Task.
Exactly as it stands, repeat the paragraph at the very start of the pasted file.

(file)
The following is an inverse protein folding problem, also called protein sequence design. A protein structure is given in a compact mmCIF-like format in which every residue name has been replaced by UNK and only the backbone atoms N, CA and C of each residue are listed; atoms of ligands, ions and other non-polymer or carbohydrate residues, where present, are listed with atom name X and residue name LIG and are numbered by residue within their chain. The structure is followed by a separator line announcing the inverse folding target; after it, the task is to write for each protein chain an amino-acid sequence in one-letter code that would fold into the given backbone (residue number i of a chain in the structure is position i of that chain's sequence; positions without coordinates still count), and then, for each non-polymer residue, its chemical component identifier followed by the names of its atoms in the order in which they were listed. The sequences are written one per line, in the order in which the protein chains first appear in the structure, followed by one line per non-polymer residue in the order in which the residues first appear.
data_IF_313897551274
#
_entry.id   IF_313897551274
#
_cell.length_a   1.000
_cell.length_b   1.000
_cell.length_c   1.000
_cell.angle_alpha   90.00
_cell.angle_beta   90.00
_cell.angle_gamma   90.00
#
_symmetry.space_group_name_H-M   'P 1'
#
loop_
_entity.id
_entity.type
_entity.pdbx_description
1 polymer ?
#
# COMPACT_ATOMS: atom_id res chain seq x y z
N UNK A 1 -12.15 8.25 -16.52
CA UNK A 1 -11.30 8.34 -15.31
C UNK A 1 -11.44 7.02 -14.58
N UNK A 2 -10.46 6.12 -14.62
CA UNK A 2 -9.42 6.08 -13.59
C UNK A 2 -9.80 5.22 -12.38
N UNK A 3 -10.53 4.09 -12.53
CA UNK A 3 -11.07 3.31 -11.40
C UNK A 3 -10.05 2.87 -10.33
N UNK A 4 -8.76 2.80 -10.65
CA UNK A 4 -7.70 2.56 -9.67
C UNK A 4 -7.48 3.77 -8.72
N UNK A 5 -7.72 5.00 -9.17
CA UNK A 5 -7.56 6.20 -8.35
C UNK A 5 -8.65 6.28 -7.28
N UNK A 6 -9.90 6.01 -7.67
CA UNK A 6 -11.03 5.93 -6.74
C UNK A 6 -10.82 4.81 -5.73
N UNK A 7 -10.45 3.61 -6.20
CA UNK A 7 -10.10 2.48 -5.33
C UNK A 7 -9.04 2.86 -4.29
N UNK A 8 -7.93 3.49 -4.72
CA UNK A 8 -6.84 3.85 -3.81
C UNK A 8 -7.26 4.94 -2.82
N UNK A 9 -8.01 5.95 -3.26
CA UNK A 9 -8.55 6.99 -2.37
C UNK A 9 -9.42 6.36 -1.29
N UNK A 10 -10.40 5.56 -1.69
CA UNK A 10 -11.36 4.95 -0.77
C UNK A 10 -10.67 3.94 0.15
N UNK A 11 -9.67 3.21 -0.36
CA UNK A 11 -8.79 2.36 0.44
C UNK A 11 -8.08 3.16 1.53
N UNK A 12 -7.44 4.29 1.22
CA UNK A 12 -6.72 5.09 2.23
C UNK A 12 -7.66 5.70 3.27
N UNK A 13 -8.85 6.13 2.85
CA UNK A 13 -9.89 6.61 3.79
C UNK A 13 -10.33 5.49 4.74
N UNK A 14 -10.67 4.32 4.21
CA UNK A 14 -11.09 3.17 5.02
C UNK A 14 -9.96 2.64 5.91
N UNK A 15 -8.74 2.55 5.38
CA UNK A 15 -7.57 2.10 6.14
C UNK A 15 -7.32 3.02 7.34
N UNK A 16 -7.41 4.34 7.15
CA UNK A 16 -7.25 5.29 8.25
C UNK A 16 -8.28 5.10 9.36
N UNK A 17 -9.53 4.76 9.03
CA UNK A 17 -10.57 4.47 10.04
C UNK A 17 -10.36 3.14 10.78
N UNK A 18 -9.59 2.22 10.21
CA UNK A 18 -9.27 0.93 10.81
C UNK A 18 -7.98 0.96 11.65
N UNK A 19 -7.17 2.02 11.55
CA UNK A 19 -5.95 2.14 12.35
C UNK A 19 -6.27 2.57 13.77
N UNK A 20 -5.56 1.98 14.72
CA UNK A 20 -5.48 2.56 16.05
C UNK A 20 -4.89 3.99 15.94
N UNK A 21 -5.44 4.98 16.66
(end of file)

The following is an inverse protein folding problem, also called protein sequence design. A protein structure is given in a compact mmCIF-like format in which every residue name has been replaced by UNK and only the backbone atoms N, CA and C of each residue are listed; atoms of ligands, ions and other non-polymer or carbohydrate residues, where present, are listed with atom name X and residue name LIG and are numbered by residue within their chain. The structure is followed by a separator line announcing the inverse folding target; after it, the task is to write for each protein chain an amino-acid sequence in one-letter code that would fold into the given backbone (residue number i of a chain in the structure is position i of that chain's sequence; positions without coordinates still count), and then, for each non-polymer residue, its chemical component identifier followed by the names of its atoms in the order in which they were listed. The sequences are written one per line, in the order in which the protein chains first appear in the structure, followed by one line per non-polymer residue in the order in which the residues first appear.